The gift shop sells Bois Blanc Island stuff. Shirts, mugs, honey made on the Island, poem collections about the Island, novels set on the Island, etc.

The general store sells gas station stuff like soda, beer, a few Tylenol-like things, and snacks. There’s also cereal, baking supplies, milk, and eggs.

The selection and prices are pretty bad, which is why most people bring food with them.

The only other source of food is a weekly farmer’s market.

The farmer’s market is the only source of fresh produce on Bois Blanc. Most of the stalls sell out within half an hour of opening.

Despite the lack of food options on the Island all the meals are fantastic because they’re shared with family.

-Mister Ed

Next Post About Bois Blanc Island: Bois Blanc Island Dinners

Getting to the Island

Previous Post About Bois Blanc Island: Leaving for a Week

I’m back from my trip to Bois Blanc (Bob-Lo) Island! Be prepared for a lot of posts about my time on the Island.

Getting to Bois Blanc Island isn’t as simple as hopping on a plane and then you’re there like on a vacation to Hawaii or Disneyland.

I timed it once and if the journey to Bois Blanc is made in one go it takes about 21 hours.

First, you have to drive to the airport, check your bags, go through security, and wait for your flight.

The Island and the nearby mainland town, Cheboygan, both have airports, but they are only for private planes, not commercial flights.

There are a few airports to choose from, Milwaukee, Chicago, Detroit, Pellston, or Travese City.

The important cities are colored yellow. I had to add a few of their names in too.
The important cities are colored yellow. I had to add a few of their names in too.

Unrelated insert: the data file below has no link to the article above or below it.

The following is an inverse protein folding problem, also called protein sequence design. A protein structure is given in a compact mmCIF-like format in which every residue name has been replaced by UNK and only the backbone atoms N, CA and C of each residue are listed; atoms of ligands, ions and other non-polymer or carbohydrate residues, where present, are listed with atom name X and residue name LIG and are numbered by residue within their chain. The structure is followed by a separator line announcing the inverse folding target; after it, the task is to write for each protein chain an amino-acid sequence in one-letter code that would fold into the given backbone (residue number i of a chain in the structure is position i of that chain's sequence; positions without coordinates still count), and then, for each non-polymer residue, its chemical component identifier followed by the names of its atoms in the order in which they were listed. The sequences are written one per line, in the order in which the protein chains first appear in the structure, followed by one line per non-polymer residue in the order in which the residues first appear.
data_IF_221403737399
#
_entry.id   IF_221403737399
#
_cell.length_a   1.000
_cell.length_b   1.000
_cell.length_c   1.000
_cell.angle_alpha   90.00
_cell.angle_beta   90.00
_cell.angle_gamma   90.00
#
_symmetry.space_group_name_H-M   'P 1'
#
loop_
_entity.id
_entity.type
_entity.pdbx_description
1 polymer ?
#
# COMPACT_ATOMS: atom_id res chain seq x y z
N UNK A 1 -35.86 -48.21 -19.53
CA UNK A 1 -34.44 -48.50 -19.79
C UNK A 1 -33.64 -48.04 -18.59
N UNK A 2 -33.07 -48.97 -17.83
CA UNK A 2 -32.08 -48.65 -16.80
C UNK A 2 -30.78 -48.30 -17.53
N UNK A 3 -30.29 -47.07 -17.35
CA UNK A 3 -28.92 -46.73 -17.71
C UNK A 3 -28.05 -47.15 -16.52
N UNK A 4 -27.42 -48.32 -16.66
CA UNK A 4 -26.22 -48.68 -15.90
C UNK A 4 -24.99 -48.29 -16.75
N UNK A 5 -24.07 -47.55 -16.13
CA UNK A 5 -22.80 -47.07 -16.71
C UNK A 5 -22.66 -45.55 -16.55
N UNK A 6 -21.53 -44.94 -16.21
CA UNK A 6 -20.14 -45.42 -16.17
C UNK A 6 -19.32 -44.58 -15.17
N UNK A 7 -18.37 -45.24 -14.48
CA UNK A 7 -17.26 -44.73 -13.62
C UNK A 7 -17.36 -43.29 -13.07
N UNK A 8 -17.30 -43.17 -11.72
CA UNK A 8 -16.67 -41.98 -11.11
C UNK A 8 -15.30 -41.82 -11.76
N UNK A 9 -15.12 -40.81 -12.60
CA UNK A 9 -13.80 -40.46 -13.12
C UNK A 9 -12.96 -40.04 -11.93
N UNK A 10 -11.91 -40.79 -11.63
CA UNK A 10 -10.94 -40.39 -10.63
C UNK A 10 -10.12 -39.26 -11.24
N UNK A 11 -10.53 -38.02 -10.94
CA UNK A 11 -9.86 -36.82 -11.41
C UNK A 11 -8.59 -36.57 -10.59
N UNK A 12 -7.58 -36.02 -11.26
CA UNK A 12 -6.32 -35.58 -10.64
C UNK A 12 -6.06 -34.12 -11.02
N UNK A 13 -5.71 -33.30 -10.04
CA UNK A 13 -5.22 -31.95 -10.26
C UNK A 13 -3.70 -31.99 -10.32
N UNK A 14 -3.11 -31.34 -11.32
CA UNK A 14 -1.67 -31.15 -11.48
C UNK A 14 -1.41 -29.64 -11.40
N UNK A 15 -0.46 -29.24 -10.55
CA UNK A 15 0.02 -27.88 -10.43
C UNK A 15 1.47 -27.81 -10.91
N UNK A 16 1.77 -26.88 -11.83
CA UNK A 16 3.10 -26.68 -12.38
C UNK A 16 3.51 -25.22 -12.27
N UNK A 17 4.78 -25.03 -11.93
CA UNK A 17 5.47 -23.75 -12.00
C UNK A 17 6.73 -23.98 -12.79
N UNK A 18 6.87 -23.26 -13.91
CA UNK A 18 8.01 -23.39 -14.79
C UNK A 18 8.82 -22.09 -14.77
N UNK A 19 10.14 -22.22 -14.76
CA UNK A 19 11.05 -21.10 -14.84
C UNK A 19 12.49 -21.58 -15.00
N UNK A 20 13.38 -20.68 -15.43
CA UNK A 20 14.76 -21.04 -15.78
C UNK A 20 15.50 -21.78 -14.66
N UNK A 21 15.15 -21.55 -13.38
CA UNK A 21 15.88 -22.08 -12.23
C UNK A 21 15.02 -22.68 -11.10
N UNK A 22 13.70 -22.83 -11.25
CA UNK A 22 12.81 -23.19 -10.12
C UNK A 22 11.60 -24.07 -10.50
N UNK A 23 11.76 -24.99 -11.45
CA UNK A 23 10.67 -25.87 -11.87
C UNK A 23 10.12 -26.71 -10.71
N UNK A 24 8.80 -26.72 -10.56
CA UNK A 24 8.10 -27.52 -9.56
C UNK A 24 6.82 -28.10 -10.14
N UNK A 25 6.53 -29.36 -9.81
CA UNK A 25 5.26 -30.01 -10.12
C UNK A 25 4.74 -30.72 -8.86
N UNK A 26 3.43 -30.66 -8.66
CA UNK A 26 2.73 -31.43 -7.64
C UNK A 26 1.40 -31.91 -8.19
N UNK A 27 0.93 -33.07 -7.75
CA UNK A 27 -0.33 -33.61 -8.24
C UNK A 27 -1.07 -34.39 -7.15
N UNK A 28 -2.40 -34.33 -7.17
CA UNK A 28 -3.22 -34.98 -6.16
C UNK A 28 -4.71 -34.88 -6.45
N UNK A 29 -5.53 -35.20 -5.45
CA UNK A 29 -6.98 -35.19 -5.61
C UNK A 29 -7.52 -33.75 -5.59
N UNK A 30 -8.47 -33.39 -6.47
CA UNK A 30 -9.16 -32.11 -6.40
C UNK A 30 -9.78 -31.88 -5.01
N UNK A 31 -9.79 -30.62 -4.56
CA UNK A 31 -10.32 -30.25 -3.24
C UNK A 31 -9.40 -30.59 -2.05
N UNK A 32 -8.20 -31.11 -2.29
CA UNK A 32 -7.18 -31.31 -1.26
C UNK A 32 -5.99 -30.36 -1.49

Milwaukee and Chicago have long drives to the Island if you go to those airports directly, but they work well as connections to Pellston or Traverse City.

Detroit is a six hour drive to Cheboygan. While preferable to the two day drives required from Chicago or Milwaukee, being stuck in a car for half a day is not something you look forward to after being in an airplane for a few hours.

The flight my family usually takes is a layover in Minneapolis, Milwaukee, or Chicago before a connecting flight to Traverse City.

Traverse City is a two hour drive away from Cheboygan.

If you’re going straight to the Island then you have to get groceries in Cheboygan before driving onto the ferry.

An hour ferry ride later you meet the relatives at the Island dock.

A half hour more of driving to the cottages on the West End of Bois Blanc finishes the journey.

My dad always did the trip that way, but it’s a little exhausting to do in one day.

My wife and I prefer breaking up the trip with a night in a hotel after the drive from Traverse City to Cheboygan.

There was a mixup with the hotel this time. I got confused by the online booking site and reserved a room for the wrong date.

We got shunted to an antique style bed and breakfast instead.

The Gables Bed and Breakfast reopened in June 2014 under new management after being closed for two years.
The Gables Bed and Breakfast reopened in June 2014 under new management after being closed for two years.

The place was a little rundown, but at least we had somewhere to sleep! We made it over to the Island the next day to greet my relatives.

-Mister Ed

Next Post About Bois Blanc Island: The Island Ferry